I recently read For God and Country, the autobiography of Captain James Yee -- the former Muslim chaplain at the Guantanamo prison camp -- in which he details the ordeal of having been wrongly -- maliciously, in my opinion -- accused of treason by the US military in which he was so faithfully and proudly serving his country. Among other hardships, he was kept in solitary confinement for 76 days and subjected regularly to humiliating strip searches. So, to George W. Bush I would give 364 days in solitary confinement in a military brig -- no contact at all with his family or lawyers, and daily inspections: "Open your mouth, stick out your tongue, drop your drawers, lift up your left testicle, lift up your right testicle, turn around, bend over, spread your cheeks." After that sentence was served, I would re-gift it to him next year.
My gift to Dick Cheney would be to have the CIA "disappear" him and render him to a secret, undisclosed torture prison in Eastern Europe for 20 years. Add another 15 years for aborting his December "goodwill" visit in the Middle East and rushing back to Washington, D.C., in order to cast his vote in the Senate to cut assistance for the poor, the elderly and the disabled -- many of whom are veterans who fought for our freedoms -- and to cut even more taxes for the super rich. Merry CHRISTmas. And if we would just "put Jesus back into the mall" we won't have to keep Him in our hearts.
For all the other elected and appointed officials who support the Cheney/Bush policies, I would fine them two days' pay for every day they continue to serve this regime -- "cowards and thugs" that they are, and cancel their taxpayer-funded pensions; I would use this money l) to restore the pensions of all those workers whose life savings have been stolen by corrupt, inept, and grossly overpaid corporate executives, and 2) to start a public campaign financing fund to replace the current system of legalized bribery.
In my more than 80 years, I have observed presidents from Herbert Hoover to George W. Bush. Our current president is by far the worst I have seen. Nixon was driven from office, but he ended the Viet Nam war and established relations with China. Lyndon Johnson was pressured not to run again, but he gave us Head Start, Medicare and civil rights. Bush has accomplished nothing of merit.
He has robbed the poor of food stamps and medical care while giving tax cuts to the very rich. In the name of saving Social Security, he tried to destroy it. He has favored destroying the habitats of endangered species while fouling the air of our planet. He let victims of Katrina die in agony, and then encouraged Bechtel and Halliburton to profit from the disaster. He has invaded Americans' privacy with an electronic spy system.
Worst of all, he lied to Congress and the public to get our armed forces to bomb, invade and occupy Iraq, resulting in the deaths of over 3,000 American men and women and at least 30,000 Iraqi civilians. He calls the Americans' deaths "sacrifices" for the cause of freedom. I call all these deaths "murder."
Murder is indeed a high crime. Bush and his alter ego Dick Cheney should be impeached and removed from office. If the present Congress won't do the job, we can elect one that will come November.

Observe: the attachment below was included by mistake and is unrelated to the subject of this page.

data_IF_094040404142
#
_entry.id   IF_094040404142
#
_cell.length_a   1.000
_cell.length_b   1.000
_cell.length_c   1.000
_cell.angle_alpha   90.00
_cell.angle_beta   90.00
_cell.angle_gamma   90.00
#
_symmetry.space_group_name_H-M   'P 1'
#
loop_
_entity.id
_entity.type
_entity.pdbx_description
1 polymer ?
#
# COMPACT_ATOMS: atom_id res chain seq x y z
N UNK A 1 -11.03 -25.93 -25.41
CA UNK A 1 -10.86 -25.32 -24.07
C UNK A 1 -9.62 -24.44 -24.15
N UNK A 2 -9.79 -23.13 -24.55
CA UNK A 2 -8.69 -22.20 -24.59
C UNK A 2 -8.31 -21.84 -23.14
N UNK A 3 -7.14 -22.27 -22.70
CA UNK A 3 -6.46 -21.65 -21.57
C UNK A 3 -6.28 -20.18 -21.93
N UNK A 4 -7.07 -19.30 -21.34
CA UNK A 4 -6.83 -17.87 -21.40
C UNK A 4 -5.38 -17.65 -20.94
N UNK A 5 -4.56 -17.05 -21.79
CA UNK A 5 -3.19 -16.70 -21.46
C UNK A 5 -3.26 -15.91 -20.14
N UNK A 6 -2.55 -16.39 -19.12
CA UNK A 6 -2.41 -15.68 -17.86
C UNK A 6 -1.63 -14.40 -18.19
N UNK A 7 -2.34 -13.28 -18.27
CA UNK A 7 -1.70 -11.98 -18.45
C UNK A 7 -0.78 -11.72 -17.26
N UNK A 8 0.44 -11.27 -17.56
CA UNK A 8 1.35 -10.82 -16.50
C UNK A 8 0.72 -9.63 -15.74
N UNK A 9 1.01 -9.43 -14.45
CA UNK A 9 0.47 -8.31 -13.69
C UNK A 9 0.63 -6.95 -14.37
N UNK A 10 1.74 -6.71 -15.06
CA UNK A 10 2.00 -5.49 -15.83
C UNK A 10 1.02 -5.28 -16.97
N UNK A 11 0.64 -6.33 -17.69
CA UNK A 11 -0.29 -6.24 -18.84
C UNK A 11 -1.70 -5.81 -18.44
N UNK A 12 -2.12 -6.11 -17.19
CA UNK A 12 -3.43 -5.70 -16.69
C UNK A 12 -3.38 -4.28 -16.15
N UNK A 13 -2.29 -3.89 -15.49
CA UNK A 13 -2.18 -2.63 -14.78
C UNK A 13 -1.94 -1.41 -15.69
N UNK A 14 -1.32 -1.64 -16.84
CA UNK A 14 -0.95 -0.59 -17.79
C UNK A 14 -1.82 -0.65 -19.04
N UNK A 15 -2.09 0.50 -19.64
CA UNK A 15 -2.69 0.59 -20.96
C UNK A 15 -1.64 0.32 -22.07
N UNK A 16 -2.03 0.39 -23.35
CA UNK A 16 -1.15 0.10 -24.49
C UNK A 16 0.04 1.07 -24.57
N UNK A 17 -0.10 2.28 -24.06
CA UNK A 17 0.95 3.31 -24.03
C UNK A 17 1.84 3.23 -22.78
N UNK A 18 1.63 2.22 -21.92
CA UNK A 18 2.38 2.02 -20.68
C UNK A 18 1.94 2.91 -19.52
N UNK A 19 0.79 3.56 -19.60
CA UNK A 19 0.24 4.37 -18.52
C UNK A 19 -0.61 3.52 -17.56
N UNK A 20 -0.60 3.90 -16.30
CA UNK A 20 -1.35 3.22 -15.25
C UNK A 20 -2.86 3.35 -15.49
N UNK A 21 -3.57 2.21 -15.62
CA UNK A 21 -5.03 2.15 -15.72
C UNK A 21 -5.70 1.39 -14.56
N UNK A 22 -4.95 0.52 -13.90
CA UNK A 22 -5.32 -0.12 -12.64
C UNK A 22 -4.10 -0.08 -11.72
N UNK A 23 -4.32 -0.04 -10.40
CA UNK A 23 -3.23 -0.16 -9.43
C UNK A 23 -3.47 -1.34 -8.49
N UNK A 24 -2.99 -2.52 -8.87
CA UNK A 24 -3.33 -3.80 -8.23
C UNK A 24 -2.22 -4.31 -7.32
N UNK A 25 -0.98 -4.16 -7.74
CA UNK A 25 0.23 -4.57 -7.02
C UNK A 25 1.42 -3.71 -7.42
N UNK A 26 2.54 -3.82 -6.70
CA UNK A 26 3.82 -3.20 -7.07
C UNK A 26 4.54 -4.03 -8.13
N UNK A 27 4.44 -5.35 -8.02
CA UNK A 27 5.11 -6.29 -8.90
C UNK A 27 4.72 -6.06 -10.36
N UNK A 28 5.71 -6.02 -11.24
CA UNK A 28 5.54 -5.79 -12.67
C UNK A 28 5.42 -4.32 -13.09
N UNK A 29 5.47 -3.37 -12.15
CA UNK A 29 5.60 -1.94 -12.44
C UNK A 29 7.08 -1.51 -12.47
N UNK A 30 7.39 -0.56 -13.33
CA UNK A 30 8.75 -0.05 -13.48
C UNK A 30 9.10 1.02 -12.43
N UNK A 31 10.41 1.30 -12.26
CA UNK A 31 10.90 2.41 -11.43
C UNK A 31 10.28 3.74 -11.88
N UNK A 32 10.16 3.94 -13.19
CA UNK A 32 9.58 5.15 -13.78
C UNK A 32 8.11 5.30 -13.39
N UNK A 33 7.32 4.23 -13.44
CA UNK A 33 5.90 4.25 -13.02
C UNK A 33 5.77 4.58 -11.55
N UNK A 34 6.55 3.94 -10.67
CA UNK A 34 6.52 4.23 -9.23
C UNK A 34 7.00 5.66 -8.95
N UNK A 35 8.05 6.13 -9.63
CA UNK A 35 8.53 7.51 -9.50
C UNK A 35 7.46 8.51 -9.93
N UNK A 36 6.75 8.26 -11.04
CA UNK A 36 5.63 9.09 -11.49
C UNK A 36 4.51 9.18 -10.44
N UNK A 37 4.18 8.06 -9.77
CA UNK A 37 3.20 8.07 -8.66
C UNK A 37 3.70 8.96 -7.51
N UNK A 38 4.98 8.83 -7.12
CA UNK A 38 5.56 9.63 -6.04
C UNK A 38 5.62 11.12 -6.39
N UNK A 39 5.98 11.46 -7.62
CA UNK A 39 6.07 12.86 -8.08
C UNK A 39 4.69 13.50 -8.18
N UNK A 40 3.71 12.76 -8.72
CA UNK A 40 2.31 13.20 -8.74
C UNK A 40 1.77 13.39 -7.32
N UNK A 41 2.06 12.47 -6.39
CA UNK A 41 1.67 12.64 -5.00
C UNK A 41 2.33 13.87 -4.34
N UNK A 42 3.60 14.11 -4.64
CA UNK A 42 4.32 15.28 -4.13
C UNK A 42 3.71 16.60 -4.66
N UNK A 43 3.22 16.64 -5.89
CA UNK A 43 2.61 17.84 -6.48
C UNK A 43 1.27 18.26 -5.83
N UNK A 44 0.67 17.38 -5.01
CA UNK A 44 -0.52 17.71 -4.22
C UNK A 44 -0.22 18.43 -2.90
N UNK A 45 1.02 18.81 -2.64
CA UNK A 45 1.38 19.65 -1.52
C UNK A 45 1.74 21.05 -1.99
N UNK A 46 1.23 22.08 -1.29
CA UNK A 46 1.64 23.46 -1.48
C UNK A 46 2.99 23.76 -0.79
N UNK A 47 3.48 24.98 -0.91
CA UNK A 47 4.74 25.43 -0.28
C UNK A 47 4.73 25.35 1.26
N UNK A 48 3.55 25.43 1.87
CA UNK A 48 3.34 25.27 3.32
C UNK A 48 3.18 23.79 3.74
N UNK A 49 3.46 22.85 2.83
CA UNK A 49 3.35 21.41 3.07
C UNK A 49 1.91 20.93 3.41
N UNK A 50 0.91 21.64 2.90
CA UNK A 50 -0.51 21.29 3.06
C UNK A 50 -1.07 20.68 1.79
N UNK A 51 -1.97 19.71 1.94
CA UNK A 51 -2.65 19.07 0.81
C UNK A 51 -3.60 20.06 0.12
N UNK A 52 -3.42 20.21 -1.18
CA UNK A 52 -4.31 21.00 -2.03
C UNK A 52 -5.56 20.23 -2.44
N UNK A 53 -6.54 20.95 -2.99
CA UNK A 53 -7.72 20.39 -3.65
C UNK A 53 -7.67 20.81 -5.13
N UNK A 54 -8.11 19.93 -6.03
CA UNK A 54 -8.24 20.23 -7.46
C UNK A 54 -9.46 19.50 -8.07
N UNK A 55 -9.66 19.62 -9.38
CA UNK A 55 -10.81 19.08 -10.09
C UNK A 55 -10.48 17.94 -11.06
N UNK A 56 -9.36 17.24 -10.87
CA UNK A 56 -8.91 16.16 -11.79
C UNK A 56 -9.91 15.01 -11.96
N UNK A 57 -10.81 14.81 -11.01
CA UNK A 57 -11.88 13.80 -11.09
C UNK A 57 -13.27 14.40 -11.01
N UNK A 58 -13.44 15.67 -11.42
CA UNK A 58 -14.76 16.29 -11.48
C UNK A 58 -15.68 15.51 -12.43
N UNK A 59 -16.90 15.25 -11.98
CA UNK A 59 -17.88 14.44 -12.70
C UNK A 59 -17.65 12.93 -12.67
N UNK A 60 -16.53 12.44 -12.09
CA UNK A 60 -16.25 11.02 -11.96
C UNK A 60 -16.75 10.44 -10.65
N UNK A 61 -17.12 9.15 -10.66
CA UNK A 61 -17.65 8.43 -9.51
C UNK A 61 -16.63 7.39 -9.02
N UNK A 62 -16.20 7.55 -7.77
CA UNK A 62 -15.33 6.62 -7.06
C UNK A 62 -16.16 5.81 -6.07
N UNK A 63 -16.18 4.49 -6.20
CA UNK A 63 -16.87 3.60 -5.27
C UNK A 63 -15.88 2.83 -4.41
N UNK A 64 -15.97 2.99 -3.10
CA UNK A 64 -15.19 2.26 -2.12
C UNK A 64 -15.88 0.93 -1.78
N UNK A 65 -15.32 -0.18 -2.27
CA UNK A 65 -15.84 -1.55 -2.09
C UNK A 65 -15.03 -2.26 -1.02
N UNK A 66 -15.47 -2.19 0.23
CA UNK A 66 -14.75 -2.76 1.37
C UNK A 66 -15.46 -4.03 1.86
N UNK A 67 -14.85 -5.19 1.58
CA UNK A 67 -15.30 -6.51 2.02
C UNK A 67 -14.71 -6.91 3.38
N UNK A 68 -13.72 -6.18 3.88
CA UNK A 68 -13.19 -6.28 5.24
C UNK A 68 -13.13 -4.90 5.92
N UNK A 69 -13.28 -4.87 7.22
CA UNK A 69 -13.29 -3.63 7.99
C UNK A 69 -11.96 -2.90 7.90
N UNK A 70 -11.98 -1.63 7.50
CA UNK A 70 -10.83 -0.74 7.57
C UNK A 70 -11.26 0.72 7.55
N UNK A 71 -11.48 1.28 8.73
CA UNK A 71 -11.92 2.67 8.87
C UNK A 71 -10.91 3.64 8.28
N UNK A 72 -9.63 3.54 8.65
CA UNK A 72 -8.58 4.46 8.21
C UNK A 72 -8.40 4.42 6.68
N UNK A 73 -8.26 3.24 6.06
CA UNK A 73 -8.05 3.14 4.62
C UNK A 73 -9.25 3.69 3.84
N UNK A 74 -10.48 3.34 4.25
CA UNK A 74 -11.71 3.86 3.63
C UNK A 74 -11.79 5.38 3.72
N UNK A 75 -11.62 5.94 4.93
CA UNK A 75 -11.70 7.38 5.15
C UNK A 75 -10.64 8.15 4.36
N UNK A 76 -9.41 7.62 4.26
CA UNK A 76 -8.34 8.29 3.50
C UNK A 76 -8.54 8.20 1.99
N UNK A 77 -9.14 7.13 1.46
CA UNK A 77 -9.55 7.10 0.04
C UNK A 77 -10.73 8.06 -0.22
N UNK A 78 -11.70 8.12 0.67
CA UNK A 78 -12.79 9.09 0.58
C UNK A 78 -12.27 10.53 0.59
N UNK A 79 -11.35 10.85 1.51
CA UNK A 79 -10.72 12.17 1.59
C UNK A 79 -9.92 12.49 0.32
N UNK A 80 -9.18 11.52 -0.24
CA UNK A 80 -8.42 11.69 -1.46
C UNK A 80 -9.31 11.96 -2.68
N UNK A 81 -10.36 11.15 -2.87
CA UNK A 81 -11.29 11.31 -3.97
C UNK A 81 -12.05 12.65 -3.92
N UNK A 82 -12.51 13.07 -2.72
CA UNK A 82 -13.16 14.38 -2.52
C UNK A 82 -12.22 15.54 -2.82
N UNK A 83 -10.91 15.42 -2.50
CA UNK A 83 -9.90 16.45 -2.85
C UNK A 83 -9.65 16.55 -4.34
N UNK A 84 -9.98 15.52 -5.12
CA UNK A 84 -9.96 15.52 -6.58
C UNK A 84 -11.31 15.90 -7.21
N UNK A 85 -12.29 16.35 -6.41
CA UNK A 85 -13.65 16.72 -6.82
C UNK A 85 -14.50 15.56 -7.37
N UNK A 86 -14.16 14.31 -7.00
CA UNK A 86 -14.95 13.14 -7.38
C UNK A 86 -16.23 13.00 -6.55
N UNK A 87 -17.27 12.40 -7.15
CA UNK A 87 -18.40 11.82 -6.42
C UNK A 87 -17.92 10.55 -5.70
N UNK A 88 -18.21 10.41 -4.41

Ralph Nader is so very right when he complains about serious subjects and serious authors being left out of the media. I've been complaining about it for some time, but even I didn't know how bad things were, because as a magazine reader of many years, it was the magazine content that aroused my ire.
The excuse I'd been offering for how things went so wrong was that the mags had become "New Yorked." That is, their place of publication, even if they originally had been published elsewhere, was New York, and the rest of the country had been forgotten. And it showed.
Because I ran a small antique store for several years I often encountered old magazines in boxes of stuff I purchased, and perusing the copies saw that my perception of change was not off. And mags I had subscribed to for years, particularly the women's mags and home decor ones, seemed, in the newer ones, to be written for airheads. So what they had in them, month after month, were articles about diet and fashion and sex, and some recipes, as if the readers were all stay-at-home moms who cared about nothing else. But the strange thing about that was, the '50s mags, in an era when women actually were stay-at-home moms, had articles of depth and importance in them. And women who came in my shop, even the young ones, were thrilled and delighted with the old copies, and said they hated the newer ones.
So what was happening, and what on earth were publishers thinking I wondered, to have gotten so away from what their readers wanted. But Nader refers to it as a corporate decision, so maybe market studies are showing it is good policy, although how that could be, I don't know.
Maybe advertisers need to take a good long look at what their dollars are, or aren't, buying, because I know subscriber numbers have fallen off a great deal, which is why one major magazine magazine has been reduced to faking its subscriber list, by offering five free subscriptions if I buy just one, and is why my son got multiple subscriptions to a dozen mags for $10.
Because of computer lists that are bought and sold, that no doubt identify me as a magazine person, I get frequent almost pitiful petitions from publishers asking me to buy their product, and I get phone calls from those whose mags I've subscribed to in the past, begging me to come back, and I've told some I wouldn't want their magazine even if it were free.
Which is a sad comment on what is happening in the publishing world, because I'd like to subscribe to the kind of magazines I loved in the past, but they seem to be gone forever.
"Punish any Democrat who speaks against the [my] war and gives comfort to [those that I categorize as] the enemy." Loosely translating President Bush's statement, that means "castigate anyone who disagrees with me."
Could freedom of speech be denied any more blatantly? And, by, of all people, the president of the United States, the defender of freedom and democracy around the world. What I have heard about freedom and democracy in Iraq from President Bush's speeches sounds better than what we are experiencing here in the US, spying, lying, cheating and buying. Perhaps one day, Iraq will invade the US to bring to us the freedoms we lost in bringing these gifts to Iraq.
If Bush really said the Constitution is "just a goddamn piece of paper" ["Dispatches," 1/1-15/06 TPP], I suppose that means since no WMDs were found, that the carnage in Iraq continues so the Iraqis can have a goddamn piece of paper, too.